A Sad Day in L.A.

3-month-old Ursula and her parents

Alfred D. and Clara Cheshire pose with daughter, Ursula, on September 14, 1902, when she was age 3 months, 5 days

Paging through the photo album a while back, I found a newspaper clipping that reported on an upsetting, life altering change for Ursula and her mother, Clara. The timing wasn’t right to share it on Mystery Dancer then, but our story calls for it now.

June 19, 1913 was a sad day for Ursula and Clara. Ursula’s father, Alfred Dudley Cheshire, had been ill for several months and died on that day, just 10 days after Ursula’s 11th birthday. Even though Ursula lived more than a hundred years ago, and I didn’t know her (duh!), I feel so sad for her losing her father at such a tender age.

According to the article that appeared in The Morning Union (a daily newspaper covering Grass Valley and Nevada City, California between 1908 and 1945), Alfred was born in Hamilton, Canada, and emigrated to the United States “when a mere youth.” I know from census records that he was born around 1853 and would have been about 60 years old at the time of his death.

Alfred Dudley Cheshire, husband to Clara Uphoff Cheshire and father to Ursula Cheshire

Alfred Dudley Cheshire, husband to Clara Uphoff Cheshire and father to Ursula Cheshire

Alfred first settled in Michigan and became an expert cabinet maker before relocating to San Francisco in 1830. There, he began a career in undertaking and eventually came to own the California Undertaking Co., which he sold “in splendid advantage” around 1903. Alfred and Clara married in 1899.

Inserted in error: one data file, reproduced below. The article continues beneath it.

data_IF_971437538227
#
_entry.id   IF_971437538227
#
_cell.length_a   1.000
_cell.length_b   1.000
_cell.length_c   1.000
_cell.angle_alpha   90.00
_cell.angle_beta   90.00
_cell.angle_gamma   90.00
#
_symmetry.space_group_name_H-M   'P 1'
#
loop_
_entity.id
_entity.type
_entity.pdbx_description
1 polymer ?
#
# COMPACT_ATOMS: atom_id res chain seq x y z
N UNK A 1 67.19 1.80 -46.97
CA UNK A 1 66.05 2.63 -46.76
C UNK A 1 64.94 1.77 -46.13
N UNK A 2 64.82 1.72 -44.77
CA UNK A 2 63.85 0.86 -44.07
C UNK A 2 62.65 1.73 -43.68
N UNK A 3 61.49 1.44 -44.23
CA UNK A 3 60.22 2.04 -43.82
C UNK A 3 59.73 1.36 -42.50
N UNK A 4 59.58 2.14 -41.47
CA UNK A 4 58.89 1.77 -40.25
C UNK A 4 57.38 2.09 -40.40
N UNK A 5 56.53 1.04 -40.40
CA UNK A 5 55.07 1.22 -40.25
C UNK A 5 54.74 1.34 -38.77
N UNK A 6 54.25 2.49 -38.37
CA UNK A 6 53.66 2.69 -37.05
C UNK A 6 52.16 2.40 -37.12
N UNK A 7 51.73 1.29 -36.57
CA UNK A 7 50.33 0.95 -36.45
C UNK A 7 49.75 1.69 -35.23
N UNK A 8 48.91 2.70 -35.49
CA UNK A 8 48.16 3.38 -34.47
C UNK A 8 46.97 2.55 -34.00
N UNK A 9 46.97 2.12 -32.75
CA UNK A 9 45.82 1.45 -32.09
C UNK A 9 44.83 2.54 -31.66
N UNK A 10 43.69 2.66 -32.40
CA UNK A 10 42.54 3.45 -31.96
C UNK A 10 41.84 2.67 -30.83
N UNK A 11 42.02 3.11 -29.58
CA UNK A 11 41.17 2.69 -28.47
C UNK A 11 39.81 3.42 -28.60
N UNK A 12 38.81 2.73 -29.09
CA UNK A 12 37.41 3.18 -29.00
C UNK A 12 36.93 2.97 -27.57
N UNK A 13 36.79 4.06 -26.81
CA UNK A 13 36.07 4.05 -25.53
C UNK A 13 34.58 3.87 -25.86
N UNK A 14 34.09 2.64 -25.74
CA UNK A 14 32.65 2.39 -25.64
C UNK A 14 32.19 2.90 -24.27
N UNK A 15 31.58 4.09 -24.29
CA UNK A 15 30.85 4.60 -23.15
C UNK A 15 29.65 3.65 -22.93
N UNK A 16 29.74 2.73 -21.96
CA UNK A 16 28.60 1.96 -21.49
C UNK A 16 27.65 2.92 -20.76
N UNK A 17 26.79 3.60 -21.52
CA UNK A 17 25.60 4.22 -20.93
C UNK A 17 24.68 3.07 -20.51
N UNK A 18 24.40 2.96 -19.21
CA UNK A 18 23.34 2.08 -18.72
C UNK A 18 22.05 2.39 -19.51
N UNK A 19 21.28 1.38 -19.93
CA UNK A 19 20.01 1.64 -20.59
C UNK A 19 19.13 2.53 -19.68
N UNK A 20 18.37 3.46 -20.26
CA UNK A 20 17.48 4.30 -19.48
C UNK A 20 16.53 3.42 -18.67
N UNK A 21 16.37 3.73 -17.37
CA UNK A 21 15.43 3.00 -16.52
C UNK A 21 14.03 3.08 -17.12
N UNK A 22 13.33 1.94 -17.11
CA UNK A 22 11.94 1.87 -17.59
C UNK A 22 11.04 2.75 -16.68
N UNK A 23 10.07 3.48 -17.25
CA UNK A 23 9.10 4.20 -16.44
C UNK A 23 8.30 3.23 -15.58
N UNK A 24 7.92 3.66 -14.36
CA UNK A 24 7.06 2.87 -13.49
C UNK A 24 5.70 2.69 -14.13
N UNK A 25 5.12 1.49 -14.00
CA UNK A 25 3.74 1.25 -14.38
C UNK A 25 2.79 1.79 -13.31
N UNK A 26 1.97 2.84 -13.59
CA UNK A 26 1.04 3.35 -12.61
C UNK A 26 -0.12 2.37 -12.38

The newspaper reports that:

“Everyone who knew Alfred Cheshire esteemed him as a man of the strictest integrity and honorable in every sense of the word. He made friends readily and always retained them.”

The full article appears below. Rest in peace, dear Alfred.


10 Replies to “A Sad Day in L.A.”

  1. That was sad! The photos make the story especially moving – and thanks for telling it, Lizaboo. love , gin

    • You’re welcome! The photos do make the story–and the people–come alive. I feel incredibly fortunate to have found this album. (I feel sorry for people a hundred years from now looking for old photos in an antique shop–they’ll be few and far between now that people hardly ever print them!)

  2. This is sooo sad. I am curious as to what was his cause of death? Did you know for genealogy purposes you can contact the California State office of Vital statistics and for a fee get a copy of his death certificate and the whole family for that matters to see the cause of death. I learned this in my genealogy work. Keep the blog coming I feel like Ursula is a long lost relative.

    • Thanks for the genealogy tip, Connie! I didn’t know that, and will definitely check it out. Glad you’re enjoying the blog!

  3. It is very sad, 11 years old is very young to loose ones father and for her mother to be on her own too.
    As a cabinet maker he would have been exposed to all sorts of varnishes and laquers so it might possibly have been a form of parkinsons-having said that there are sadly any number of long illnesses in the world-do you have access to his death certificate at all?
    Poor man.
    I feel a bit of a voyeur to find this quite so fascinating.I do appologise

    • I find it fascinating, too — no need to apologize! Your comment about the cabinet making makes me even more curious about cause of death. I’m going to see if I can get a copy of his death certificate from the State of California, as it is not available on Ancestry.com. I’ll report what I find.

  4. our piano tuner suffered from parkinsons as a result of varnishes from piano maintenance in the days before it was recognised, which is what made me think about it-it would be interesting to know –
    having said that the chance of it being non occupational are much greater

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